Clinical Connections  –  Spring 2016

Over the past five years, the RVC Dermatology Service has seen an increase in dogs with skin or ear infection due to methicillin-resistant Staphylococcus pseudintermedius (MRSP). It recently established a decolonisation study aimed at reducing its spread.

MRSP was first recognised in North America in 2001. It was found in continental Europe in 2007 and has since been identified by vets across the UK.

It shares many features with the human and animal pathogen MRSA, including the risk factors for acquisition, such as repeated exposure of the patient to antimicrobial therapy, invasive procedures or chronic skin disease and frequent visits to clinical settings.

It is therefore important to not only identify and cure the infection early but also to correct underlying triggering causes to prevent pyoderma recurrences and implement rigorous infection control measures to reduce the risk of contagion.

Owner education and a comprehensive management of the household setting are also extremely important. Many of the cases referred to the RVC have come with a challenging epidemiology, such as multi-pet households, show dogs or with immune-compromised owners undergoing medical treatments themselves.

During initial 90-minute dermatology consultations at the RVC, a detailed historical and clinical assessment is followed by in-house tests, including cytology for every patient, so that indicators of bacterial infection and potentially multidrug-resistance can be recognised early.

Consultations also include a work-up of underlying diseases responsible for secondary bacterial infections, and a comprehensive discussion of zoonotic implications with owners. The RVC dermatology specialists typically recommend a prolonged follow-up for MRSP patients and monitoring for MRSP carriage beyond the resolution of infection, either with our dermatology team or in collaboration with the referring vets. This is important because dogs that had an MRSP infection once frequently develop it again at a later stage. This could be due to persisting colonisation or environmental contamination.

Protocols are in place at the RVC’s Queen Mother Hospital for Animals (QMHA) for all suspected and confirmed MRSP patients to ensure that further diagnostics and management can be performed with minimal risk to others. The protocols were designed by a multidisciplinary Infection Control Committee.

MRSP is one of a range of multidrug-resistant bacterial pathogens found in small animal practice, most of them identical to pathogens causing problems in human hospitals. However, a particular concern about MRSP is that even after infection has resolved, patients can remain colonised or contaminated with MRSP on healthy skin, hair and mucosae, thus spreading MRSP to their environment, other animals and people. It also provides a source for their own re-infection with MRSP. While much is known about the transmission of MRSA in humans, little is known about MRSP carriage and spread in dogs.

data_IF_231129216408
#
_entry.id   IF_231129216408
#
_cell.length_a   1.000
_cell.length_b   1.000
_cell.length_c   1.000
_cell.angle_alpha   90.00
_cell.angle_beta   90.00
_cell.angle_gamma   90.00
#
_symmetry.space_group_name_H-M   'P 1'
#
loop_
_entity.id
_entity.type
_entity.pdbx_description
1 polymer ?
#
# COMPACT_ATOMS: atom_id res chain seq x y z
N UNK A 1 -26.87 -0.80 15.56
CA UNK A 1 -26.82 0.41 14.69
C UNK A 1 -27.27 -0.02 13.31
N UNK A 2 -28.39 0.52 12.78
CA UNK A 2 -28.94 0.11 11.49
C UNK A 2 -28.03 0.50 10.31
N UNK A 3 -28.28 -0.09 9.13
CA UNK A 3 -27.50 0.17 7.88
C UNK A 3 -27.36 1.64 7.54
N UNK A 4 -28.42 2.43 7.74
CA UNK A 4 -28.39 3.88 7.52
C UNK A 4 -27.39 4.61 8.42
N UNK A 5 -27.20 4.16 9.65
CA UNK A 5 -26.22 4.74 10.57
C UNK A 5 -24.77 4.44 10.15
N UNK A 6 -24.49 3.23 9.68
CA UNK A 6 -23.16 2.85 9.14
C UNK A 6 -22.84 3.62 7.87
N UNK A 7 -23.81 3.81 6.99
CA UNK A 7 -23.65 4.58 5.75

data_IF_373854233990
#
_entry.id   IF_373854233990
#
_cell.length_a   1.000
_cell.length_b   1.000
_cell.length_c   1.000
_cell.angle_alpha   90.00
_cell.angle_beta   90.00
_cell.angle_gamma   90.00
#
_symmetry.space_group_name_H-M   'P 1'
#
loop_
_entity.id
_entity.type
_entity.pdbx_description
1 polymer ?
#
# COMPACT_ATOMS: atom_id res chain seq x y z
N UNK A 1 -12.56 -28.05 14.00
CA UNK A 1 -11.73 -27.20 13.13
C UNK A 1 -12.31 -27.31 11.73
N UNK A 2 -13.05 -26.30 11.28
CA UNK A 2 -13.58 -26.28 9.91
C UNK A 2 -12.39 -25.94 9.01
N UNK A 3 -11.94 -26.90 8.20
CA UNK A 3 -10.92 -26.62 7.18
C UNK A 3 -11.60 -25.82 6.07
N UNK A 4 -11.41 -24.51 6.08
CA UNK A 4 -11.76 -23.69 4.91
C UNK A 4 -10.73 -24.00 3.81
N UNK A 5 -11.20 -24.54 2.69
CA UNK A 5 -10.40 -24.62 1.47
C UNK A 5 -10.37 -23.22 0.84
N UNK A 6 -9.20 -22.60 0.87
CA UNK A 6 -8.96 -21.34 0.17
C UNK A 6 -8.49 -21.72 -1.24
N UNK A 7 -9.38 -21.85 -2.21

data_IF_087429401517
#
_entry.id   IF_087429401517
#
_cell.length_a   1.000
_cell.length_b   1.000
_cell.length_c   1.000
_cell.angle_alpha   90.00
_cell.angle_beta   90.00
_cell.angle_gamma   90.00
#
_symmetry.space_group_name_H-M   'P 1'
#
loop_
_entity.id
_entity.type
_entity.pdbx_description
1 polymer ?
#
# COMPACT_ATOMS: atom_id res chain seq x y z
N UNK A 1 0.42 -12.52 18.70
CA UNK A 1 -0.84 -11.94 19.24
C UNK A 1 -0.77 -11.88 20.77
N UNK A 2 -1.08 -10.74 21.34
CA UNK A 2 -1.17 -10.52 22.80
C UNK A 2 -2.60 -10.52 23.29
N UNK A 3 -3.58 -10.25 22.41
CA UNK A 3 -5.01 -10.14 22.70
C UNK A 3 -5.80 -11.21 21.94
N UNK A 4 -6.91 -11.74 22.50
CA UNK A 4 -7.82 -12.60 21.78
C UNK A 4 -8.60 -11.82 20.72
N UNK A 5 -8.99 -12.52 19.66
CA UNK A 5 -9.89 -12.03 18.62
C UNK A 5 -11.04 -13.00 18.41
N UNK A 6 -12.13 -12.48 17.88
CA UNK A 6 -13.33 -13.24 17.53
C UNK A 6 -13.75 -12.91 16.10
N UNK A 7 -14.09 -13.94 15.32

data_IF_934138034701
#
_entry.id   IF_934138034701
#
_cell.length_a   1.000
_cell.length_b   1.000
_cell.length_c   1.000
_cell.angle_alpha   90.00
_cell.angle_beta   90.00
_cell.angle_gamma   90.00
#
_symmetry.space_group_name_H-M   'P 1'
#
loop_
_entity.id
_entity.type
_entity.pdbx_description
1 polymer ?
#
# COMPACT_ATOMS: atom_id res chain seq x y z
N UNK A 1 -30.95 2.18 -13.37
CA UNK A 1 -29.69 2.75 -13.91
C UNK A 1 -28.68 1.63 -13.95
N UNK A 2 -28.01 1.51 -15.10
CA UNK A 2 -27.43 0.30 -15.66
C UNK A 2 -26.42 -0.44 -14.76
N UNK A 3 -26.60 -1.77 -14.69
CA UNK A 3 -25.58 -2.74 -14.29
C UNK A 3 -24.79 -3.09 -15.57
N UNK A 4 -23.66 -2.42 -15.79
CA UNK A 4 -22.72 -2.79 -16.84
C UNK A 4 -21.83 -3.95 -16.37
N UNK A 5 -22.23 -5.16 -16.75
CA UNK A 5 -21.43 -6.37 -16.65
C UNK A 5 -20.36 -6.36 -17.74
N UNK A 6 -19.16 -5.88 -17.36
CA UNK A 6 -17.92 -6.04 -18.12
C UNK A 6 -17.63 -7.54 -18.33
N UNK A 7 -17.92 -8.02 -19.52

The RVC Dermatology Service has a long-standing track record of research into antimicrobial resistance in staphylococci and canine pyoderma. In the late 1990s, the RVC group, then led by Professor David Lloyd, recognised and successfully managed the first cases of MRSA infections in dogs. This was followed, in 2007, by the first description of MRSP in Europe.

The new study launched by the RVC team investigates the role of MRSP contamination of the home environment on the persistence of MRSP carriage in dogs that have recovered from infection, and the potential need for decolonisation.

Dogs in the study will be allocated into two groups. In one group, the owners will follow a practical household cleaning protocol in three seven-day cycles. In the other, household cleaning will be combined with topical antibacterial treatment (fusidic acid gel, chlorhexidine/miconazole shampoo). All sampling materials and antibacterial medication will be provided free of charge, swab results will be shared with participating vets and owners to aid patient management.

The study is part of a BBSRC / Dechra co-funded CASE studentship, with the aim to identify strategies to reduce the risk of nosocomial and zoonotic infection. It has been approved by the RVC Clinical Research and Ethics Committee.

Commenting on the problem of MRSP and referring to the study, dermatology specialist Anette Loeffler said: “The emergence of this multidrug-resistant canine pathogen substantially limits treatment options for our patients and highlights the urgent need to review antimicrobial prescribing and hygiene strategies.”

Call for patients for clinical research project

If you are seeing or have recently seen a dog with MRSP, we would like to hear from you as your patient might be eligible. Participation will help you with a responsible follow-up of your MRSP-patient and reduce the spread of this veterinary nosocomial pathogen with zoonotic potential. In addition, we will provide you with advice and study material designed to reduce the risk of MRSP re-infection for your patient and to deal with owner concerns. We will enrol dogs that have recovered from MRSP skin, ear or wound infection but please do not hesitate to contact us before infection has resolved to discuss inclusion requirements.

Contact us 

If you see, or have recently seen, a dog with MRSP infection, please contact one of us to discuss eligibility.

  • Anette Loeffler, Senior Lecturer in Veterinary Dermatology (01707 666246)
  • Sian Clark, PhD student (01707 667037)
  • Ross Bond, Professor in Veterinary Dermatology (01707 666410)

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